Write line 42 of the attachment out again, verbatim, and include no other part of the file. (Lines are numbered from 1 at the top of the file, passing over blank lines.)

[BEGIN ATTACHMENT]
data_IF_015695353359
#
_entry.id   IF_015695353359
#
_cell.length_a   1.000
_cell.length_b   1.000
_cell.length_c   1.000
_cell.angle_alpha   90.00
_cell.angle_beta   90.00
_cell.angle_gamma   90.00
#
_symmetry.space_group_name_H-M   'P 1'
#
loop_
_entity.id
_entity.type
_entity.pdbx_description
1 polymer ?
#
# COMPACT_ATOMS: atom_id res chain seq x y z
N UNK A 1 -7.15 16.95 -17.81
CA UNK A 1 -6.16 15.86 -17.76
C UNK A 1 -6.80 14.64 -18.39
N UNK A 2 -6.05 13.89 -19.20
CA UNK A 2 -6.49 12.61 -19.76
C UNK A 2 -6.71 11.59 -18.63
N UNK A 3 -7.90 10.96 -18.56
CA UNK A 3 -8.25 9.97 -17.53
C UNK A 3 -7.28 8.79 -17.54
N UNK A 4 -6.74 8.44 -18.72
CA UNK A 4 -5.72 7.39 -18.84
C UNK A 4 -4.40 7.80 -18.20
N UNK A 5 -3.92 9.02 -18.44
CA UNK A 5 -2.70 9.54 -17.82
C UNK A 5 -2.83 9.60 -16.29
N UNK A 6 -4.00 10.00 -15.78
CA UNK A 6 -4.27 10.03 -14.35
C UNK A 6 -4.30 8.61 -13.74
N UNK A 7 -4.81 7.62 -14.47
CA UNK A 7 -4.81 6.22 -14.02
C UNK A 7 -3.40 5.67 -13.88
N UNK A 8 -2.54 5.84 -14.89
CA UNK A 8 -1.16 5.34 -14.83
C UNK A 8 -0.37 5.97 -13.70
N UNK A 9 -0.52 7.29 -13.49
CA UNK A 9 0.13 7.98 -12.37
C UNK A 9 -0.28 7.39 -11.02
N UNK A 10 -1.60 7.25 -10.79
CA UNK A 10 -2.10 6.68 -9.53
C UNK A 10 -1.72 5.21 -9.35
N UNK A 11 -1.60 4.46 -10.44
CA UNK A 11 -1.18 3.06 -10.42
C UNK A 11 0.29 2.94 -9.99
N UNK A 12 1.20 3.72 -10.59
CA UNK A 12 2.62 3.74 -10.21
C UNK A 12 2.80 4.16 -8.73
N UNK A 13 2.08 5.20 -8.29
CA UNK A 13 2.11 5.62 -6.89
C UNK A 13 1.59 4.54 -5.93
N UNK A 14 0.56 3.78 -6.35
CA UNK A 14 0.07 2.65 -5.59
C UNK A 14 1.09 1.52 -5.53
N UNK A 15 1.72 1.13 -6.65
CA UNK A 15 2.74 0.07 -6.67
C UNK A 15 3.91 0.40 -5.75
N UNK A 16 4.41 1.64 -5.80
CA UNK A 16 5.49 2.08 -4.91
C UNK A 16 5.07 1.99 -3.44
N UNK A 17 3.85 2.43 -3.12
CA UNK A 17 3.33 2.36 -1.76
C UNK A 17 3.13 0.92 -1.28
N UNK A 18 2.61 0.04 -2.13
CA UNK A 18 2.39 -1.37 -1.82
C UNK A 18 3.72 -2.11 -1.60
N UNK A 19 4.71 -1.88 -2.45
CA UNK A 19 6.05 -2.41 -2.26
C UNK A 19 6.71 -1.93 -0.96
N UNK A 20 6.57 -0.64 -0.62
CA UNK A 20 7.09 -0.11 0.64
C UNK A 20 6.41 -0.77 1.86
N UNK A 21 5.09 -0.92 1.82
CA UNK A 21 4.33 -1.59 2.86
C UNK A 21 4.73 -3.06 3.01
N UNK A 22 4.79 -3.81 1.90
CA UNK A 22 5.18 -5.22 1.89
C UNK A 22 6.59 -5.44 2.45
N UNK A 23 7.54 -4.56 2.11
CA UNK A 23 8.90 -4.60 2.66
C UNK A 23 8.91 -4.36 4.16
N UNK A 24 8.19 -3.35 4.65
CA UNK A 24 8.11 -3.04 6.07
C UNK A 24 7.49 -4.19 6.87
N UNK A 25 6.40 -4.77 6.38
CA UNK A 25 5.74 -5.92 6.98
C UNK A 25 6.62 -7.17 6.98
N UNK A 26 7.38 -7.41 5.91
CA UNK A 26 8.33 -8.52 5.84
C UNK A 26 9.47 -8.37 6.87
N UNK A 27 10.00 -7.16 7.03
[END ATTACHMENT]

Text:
N UNK A 8 -2.54 5.84 -14.89